Those thoughts were reinforced when Dieden recalled the Mowgli's first visit to the Hangout music festival, also in 2013.

"We had a beautiful house over there in Gulf Shores," Dieden said of the town along the Gulf of Mexico in southern Alabama. "Just all of us being together. We were all running around the beach at night and there was something incredible about it."

The current lineup of the Mowgli's includes (from left): Andy Warren,
Spencer Trent, Colin Louis Dieden, Katie Earl, Josh Hogan,
Dave Appelbaum and Matthew Di Panni.

The Mowgli's will return to the Hangout on May 16 (2:30 p.m., Surf Stage), where Dieden said the audience can expect, "Tons of energy, kids singing along, it's gonna be a party. That's what we do."

Matching 2013's experience won't be easy, though. Asked if there was a chance the band would stay there for the entire three-day weekend this time, Dieden joked, "I can't imagine that. ... They don't let us have that much fun."

Even though he was kidding, there might be some truth to it. From year to year, a band's journey on the road to good intentions can suddenly shift in direction, especially when it involves lineup changes, broken dreams and false hopes.

If there's a little less enjoyment in the Mowgli's lives these days, it could go back to the departure of Michael Vincze in 2014.

The singer-songwriter, guitarist and one of the band's original members was contacted separately via email after the Dieden interview to help fill in the blanks of the Mowgli's backstory.

Dark at the end of this tunnel
Prefacing it with "We've opened a whole can of worms here!" Vincze agreed to provide some details about the Mowgli's origins while shedding some light on a dark chapter from their recent past.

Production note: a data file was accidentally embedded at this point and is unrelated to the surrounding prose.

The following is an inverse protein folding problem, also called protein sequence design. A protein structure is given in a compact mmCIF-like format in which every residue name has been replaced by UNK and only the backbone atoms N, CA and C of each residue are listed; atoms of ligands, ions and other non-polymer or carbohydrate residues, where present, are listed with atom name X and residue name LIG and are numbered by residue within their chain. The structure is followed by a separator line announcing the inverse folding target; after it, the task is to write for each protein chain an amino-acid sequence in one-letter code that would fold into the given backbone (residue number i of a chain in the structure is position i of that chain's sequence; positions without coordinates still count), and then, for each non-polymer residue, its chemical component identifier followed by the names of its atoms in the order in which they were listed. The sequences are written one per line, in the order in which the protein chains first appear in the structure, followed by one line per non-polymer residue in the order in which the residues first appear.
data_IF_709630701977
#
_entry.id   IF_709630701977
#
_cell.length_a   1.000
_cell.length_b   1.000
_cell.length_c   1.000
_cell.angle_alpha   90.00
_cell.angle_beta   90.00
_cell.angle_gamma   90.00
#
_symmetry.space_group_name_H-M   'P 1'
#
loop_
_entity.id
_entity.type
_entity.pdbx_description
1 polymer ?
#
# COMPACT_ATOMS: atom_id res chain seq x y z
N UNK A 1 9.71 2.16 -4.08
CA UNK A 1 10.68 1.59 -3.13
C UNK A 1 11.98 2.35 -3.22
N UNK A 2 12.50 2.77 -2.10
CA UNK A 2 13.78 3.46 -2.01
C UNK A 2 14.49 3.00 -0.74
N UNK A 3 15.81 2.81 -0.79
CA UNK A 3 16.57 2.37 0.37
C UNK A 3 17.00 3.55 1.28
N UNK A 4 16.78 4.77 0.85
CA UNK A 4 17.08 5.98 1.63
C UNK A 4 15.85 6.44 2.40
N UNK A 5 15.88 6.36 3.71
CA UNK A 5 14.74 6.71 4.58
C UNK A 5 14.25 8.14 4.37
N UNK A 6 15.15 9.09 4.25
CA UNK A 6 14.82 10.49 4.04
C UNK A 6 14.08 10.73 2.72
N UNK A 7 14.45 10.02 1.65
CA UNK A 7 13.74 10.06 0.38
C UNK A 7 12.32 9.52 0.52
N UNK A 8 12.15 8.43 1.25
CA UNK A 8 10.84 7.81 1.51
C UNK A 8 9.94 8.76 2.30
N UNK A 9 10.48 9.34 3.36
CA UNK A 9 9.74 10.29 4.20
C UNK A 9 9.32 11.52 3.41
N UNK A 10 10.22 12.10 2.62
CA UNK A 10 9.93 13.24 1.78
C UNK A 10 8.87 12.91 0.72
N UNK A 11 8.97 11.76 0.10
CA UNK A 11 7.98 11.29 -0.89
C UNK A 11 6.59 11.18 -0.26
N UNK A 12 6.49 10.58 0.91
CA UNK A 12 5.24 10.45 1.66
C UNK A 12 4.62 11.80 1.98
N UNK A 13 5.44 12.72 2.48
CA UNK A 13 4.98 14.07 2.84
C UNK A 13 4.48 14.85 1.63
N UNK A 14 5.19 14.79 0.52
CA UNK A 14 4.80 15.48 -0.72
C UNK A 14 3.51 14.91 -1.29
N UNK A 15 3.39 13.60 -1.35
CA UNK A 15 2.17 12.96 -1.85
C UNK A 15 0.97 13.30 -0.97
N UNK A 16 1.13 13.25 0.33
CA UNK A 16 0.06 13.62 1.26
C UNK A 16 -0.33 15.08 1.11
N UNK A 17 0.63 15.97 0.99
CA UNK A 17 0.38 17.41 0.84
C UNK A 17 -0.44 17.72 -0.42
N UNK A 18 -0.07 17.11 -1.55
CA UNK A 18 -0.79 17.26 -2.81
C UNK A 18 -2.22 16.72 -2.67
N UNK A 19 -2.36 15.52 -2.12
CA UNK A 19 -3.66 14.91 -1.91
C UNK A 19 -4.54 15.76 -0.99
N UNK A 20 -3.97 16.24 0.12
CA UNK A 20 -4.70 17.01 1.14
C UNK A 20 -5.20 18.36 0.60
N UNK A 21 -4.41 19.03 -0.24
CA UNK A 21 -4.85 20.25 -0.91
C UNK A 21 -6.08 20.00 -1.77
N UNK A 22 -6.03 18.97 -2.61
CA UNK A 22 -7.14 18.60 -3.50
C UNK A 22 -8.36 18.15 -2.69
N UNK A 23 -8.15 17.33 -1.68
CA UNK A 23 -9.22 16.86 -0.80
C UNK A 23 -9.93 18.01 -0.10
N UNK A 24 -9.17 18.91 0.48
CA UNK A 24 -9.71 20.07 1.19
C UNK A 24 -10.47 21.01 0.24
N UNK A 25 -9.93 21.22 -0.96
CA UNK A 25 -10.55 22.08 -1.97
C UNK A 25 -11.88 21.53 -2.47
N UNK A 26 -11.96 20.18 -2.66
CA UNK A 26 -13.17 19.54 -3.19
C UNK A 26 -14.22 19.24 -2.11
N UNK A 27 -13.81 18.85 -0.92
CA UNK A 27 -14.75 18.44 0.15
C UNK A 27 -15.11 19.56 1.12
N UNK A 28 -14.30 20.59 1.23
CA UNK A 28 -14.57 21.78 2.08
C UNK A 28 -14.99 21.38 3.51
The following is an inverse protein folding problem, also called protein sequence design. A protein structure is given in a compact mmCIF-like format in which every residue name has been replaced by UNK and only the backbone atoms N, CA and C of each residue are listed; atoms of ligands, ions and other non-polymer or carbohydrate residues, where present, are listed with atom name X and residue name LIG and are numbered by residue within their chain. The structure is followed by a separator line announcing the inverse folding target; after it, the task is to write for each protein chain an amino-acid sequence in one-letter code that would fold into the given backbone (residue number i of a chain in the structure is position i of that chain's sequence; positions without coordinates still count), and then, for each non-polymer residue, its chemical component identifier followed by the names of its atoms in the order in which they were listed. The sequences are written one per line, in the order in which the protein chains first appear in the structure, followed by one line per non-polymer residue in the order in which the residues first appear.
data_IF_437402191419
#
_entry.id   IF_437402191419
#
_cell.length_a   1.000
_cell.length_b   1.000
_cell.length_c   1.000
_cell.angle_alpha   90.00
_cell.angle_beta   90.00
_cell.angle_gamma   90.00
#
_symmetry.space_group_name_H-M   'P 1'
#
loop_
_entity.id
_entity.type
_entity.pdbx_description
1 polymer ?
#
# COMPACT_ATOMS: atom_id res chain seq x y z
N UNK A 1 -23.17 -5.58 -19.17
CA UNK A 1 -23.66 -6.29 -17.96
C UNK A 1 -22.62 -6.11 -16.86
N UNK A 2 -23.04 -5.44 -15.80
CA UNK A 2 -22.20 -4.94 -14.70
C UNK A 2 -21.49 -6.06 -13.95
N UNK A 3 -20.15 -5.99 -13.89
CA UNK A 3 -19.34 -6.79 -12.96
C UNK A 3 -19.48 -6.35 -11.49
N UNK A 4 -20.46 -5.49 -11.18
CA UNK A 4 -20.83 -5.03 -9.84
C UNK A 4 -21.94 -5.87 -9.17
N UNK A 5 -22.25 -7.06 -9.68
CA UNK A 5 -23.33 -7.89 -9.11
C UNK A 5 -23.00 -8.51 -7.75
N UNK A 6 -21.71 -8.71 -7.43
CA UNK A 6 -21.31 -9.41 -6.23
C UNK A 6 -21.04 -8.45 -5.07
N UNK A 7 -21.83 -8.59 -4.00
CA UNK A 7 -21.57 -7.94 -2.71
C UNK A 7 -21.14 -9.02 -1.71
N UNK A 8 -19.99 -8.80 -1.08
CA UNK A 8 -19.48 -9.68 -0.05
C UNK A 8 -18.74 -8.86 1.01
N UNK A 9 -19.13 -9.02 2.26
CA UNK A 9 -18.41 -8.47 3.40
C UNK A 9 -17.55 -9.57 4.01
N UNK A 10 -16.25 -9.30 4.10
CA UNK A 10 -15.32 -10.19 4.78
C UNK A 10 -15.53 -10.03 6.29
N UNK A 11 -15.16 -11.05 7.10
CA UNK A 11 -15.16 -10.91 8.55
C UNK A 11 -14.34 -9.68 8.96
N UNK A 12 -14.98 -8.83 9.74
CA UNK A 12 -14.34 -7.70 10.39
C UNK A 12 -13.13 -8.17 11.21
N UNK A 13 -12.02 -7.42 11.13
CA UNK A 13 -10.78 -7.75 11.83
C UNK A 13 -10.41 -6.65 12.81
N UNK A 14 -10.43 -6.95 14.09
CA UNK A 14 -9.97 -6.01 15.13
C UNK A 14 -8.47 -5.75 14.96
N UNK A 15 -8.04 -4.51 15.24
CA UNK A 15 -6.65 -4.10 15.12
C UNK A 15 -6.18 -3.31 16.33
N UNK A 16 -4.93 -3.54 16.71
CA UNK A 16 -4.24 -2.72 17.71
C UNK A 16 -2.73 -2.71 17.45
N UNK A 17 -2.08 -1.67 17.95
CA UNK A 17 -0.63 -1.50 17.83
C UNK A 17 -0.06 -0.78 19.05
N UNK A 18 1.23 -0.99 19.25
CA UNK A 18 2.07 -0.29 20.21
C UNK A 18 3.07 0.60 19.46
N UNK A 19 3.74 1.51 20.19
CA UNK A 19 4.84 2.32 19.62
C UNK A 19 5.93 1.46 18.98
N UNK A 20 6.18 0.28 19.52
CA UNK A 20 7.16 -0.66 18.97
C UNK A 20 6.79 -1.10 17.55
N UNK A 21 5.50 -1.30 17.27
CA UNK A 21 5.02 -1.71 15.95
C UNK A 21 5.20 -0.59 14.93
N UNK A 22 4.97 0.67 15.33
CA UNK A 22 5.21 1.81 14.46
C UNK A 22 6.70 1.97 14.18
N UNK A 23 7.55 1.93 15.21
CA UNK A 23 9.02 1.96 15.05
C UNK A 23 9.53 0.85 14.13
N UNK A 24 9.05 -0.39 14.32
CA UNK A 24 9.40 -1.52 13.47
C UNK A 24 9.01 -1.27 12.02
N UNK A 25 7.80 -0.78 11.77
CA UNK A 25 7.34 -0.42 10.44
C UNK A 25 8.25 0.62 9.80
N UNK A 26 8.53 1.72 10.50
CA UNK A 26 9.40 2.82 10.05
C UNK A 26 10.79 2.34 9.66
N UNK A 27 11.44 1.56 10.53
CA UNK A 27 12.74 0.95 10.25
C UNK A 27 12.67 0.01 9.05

It was the band, he said, that initially adopted his vision "as a force for good and method of helping to change the world for that greater good by sharing and practicing the messages in the songs."

Vincze mentioned how he conceived the idea of the Mowgli's in Black Rock City during the summer of 2008. "It was my first taste of the potential for Utopian society; as strange and weird as it was, it re-lit the flame under my hope for all people on this Earth and I was so inspired to help in some way," he said. "The answer had always been music, only now I was really going to step up and use it for a purpose far greater than anything I could ever imagine."

The birth of the Mowgli's, Vincze recalled, was when he returned from a vacation to Hawaii the next summer and the "makings of the first Mowgli's songs began to take shape," including "Time" and "The Great Divide."

Both appeared on Sound the Drum, their self-released debut in 2012, and were re-released after they signed a record deal with Photo Finish, first on the Love's Not Dead EP, then Waiting for the Dawn.